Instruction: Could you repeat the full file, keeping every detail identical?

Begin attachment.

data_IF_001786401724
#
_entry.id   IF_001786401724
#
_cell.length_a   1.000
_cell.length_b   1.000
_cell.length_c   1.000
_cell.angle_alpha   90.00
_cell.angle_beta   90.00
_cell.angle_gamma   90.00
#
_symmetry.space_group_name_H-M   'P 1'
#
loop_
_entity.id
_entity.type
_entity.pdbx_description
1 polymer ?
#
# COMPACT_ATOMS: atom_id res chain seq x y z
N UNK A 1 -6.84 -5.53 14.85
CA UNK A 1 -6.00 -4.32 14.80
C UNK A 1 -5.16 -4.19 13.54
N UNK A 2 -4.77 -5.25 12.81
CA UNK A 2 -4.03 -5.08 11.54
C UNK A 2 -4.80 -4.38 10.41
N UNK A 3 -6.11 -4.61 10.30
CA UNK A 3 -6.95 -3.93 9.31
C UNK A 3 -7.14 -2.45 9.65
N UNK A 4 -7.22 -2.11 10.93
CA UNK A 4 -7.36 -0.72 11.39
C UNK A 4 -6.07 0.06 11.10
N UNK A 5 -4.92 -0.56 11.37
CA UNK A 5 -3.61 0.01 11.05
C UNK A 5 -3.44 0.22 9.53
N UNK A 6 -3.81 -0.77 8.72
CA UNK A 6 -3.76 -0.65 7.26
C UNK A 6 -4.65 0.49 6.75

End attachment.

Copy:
data_IF_001786401724
#
_entry.id   IF_001786401724
#
_cell.length_a   1.000
_cell.length_b   1.000
_cell.length_c   1.000
_cell.angle_alpha   90.00
_cell.angle_beta   90.00
_cell.angle_gamma   90.00
#
_symmetry.space_group_name_H-M   'P 1'
#
loop_
_entity.id
_entity.type
_entity.pdbx_description
1 polymer ?
#
# COMPACT_ATOMS: atom_id res chain seq x y z
N UNK A 1 -6.84 -5.53 14.85
CA UNK A 1 -6.00 -4.32 14.80
C UNK A 1 -5.16 -4.19 13.54
N UNK A 2 -4.77 -5.25 12.81
CA UNK A 2 -4.03 -5.08 11.54
C UNK A 2 -4.80 -4.38 10.41
N UNK A 3 -6.11 -4.61 10.30
CA UNK A 3 -6.95 -3.93 9.31
C UNK A 3 -7.14 -2.45 9.65
N UNK A 4 -7.22 -2.11 10.93
CA UNK A 4 -7.36 -0.72 11.39
C UNK A 4 -6.07 0.06 11.10
N UNK A 5 -4.92 -0.56 11.37
CA UNK A 5 -3.61 0.01 11.05
C UNK A 5 -3.44 0.22 9.53
N UNK A 6 -3.81 -0.77 8.72
CA UNK A 6 -3.76 -0.65 7.26
C UNK A 6 -4.65 0.49 6.75